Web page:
An autonomous transport solution covers much more than just the self-driving vehicles, and opens the door to a world of opportunities.
Scania has since many years been working with various technologies for increased vehicle automation, but this is just one piece in the transport automation puzzle.
“We’re working with what we call autonomous transport solutions, and self-driving vehicles are one of the tools at our disposal,” explains Tom Nyström, Senior Engineer at Scania. “It’s a complete system, handling logistics, the assignment of tasks to vehicles, and information sharing between vehicles and infrastructure. Each transport solution is individually tailored to the customer’s needs.”
Initial focus on industrial areas
During the first stage of development, Scania is focusing on industrial areas, such as mines, ports or terminals. “We chose industrial applications as our first business area because they have a great economic potential, it’s legally possible to operate self-driving vehicles, and the environment is relatively controlled,” says Nyström. “Still, it’s in no way a trivial thing to operate heavy self-driving machines anywhere. They obviously need to be safe, and to achieve this in a unpredictable environment such as a city center is even more difficult.”
The ability to start the automation journey in industrial areas puts Scania in a unique position compared to other vehicle manufacturers. “Nearly all automotive companies are working on self-driving vehicles, but the business cases for passenger cars most often involve driving on public roads,” says Nyström. “We can start in the industrial sector and evolve from there to more and more complex environments, while building experience and continuously releasing new commercial products throughout the journey.”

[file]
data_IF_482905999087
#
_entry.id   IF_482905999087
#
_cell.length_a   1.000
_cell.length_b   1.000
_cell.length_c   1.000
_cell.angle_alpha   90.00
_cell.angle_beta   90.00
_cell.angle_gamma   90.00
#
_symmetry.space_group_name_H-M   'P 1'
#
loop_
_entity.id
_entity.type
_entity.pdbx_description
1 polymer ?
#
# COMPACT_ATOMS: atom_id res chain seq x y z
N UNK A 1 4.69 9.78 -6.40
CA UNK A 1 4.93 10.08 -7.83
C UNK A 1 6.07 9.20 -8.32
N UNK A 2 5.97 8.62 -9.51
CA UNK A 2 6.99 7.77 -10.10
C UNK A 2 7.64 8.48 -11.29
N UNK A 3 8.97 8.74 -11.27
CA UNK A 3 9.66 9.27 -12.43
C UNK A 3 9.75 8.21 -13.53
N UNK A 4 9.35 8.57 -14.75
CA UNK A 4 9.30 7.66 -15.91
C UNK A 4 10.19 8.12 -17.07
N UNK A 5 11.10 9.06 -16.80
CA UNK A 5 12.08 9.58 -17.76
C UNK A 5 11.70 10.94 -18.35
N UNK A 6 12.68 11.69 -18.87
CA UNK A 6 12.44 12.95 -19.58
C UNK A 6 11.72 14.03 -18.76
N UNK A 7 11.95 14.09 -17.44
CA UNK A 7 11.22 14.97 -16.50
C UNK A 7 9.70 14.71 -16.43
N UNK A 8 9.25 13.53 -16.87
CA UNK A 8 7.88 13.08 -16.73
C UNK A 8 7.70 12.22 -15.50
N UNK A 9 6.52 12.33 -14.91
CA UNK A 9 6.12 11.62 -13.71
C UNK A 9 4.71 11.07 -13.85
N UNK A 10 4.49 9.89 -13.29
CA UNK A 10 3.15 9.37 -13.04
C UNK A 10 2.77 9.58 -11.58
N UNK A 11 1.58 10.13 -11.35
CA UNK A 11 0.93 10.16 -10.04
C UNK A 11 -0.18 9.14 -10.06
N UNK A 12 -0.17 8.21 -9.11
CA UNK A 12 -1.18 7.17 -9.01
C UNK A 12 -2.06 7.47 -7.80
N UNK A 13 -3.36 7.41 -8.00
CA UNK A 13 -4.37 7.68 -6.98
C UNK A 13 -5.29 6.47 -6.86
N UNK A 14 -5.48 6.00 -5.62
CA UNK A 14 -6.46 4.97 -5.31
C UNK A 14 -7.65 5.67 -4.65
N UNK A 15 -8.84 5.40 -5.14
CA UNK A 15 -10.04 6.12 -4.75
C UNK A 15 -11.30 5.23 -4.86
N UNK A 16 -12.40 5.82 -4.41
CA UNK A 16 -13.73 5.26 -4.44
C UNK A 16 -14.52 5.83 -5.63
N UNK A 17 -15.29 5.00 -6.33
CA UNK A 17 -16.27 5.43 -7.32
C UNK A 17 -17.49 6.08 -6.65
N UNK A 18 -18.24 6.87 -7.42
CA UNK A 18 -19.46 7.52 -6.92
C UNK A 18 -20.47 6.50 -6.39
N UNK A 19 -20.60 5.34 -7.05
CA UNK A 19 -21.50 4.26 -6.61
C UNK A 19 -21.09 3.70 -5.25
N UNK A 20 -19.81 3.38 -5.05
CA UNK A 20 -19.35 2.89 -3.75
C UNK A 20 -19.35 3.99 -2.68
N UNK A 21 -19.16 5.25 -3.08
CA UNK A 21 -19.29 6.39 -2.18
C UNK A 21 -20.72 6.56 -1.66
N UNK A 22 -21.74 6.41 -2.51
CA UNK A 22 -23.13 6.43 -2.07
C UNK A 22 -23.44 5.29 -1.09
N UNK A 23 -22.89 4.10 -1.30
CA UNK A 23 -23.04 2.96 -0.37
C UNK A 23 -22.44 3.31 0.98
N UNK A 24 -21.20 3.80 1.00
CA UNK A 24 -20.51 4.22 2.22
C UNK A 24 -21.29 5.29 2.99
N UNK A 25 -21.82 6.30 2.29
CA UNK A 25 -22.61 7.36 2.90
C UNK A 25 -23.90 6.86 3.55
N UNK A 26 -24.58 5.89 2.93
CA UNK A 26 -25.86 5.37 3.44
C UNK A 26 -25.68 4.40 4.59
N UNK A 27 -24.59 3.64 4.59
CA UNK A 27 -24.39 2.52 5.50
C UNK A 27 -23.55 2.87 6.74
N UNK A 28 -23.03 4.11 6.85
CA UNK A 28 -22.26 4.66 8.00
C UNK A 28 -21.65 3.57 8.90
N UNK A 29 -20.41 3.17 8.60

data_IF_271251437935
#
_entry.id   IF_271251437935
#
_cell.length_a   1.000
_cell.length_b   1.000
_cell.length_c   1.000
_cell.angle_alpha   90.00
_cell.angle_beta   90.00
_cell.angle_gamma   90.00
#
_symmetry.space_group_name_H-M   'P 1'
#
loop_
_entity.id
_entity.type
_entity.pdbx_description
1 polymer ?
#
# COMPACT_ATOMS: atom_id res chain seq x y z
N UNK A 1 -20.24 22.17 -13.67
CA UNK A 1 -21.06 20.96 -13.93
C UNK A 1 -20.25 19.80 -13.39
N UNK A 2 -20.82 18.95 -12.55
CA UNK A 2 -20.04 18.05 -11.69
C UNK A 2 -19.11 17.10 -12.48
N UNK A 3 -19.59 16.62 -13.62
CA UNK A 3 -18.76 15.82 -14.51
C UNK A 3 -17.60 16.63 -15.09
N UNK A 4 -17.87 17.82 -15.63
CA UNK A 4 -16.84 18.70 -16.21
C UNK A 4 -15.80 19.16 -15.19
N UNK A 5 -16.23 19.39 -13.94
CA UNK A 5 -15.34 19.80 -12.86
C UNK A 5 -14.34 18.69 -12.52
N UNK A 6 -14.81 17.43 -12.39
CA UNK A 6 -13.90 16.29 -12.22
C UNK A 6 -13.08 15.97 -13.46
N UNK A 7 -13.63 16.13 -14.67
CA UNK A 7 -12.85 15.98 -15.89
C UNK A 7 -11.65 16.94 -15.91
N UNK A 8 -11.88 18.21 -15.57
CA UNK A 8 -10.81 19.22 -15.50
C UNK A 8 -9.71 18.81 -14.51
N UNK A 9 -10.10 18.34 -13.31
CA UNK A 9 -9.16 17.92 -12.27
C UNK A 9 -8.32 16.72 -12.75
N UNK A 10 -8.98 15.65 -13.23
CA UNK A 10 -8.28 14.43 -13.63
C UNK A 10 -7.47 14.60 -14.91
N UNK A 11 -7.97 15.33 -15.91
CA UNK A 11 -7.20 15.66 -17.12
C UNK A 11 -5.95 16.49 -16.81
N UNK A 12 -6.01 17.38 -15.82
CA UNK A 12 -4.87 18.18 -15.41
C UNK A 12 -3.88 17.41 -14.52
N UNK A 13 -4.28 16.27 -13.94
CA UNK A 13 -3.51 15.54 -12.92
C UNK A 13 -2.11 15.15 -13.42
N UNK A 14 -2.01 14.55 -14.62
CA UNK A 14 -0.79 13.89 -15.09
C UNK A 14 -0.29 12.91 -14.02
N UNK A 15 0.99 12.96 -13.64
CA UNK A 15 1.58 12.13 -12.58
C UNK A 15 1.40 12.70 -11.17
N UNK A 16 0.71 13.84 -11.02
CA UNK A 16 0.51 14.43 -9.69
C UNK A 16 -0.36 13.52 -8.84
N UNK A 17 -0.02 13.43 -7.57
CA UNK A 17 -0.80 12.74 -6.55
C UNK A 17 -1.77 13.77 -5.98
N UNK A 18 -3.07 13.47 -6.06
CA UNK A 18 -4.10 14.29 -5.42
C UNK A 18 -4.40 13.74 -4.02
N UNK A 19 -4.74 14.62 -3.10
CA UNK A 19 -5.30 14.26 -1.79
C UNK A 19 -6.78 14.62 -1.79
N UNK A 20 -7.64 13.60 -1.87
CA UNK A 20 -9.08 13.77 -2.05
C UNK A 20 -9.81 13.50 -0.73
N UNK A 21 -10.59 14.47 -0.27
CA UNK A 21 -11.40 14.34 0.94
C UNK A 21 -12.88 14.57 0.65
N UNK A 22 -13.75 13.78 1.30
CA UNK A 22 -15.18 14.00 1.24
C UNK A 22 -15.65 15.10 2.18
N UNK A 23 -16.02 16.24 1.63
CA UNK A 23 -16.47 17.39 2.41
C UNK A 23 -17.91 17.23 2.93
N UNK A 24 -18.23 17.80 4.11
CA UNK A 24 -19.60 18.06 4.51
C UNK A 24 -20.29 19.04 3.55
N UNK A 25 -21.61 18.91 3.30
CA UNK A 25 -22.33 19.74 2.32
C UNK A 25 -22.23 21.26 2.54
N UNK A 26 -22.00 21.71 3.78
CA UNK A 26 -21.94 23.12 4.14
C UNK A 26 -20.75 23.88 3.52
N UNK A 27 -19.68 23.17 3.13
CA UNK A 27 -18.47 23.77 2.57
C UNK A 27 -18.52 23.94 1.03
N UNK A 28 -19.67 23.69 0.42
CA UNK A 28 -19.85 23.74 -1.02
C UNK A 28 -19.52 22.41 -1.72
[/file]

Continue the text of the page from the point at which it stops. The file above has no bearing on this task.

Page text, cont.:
First commercial product within five years
There are, of course, still many challenges for the vehicles themselves in this kind of system. The self-driving vehicle must have a long chain of abilities, from using sensor data to “see” the environment, through understanding it and making the correct decisions, to controlling the vehicle. Nyström believes that Scania can have its first commercial product available within five years. “It’s no longer a question of feasibility, but rather about doing it in a robust, smart and economical way. Big advantages for us at Scania are our modular way of building vehicles and that we can develop and adapt nearly all the necessary components ourselves.”
One of the numerous advantages of self-driving industrial vehicles is safety. “There are many environments in the mining industry that are dangerous or unhealthy to people,” he says. “For example, work needs to cease while ventilating harmful gases after blasting. Autonomous vehicles can go to work immediately. In underground mining, much resources are spent on tunnel roof reinforcement before allowing people to enter. Self-driving vehicles don’t have the same requirements.”
New possibilities for mining companies
Another aspect when it comes to the mining industry is availability. “Many mines are located in extremely remote places,” says Nyström. “It’s often hard to recruit qualified people to such locations and this is a limiting factor for opening new operations. Additionally, each miner requires housing, cooking, cleaning, and so on, so you basically need to build an entire community by the mine.”
In a wider perspective, the advantages to society are even more radical. A completely automated transport system allows customers to concentrate on their core business rather than having to micromanage transport operations. “In a large scale application, such a system can minimise congestion, increase vehicle fill rates, facilitate freight consolidation, and ensure that each vehicle is doing the right thing at the right time. Imagine a city where mobility of goods and people runs like clockwork – no unnecessary transports, no traffic jams, and a clean environment,” says Nyström.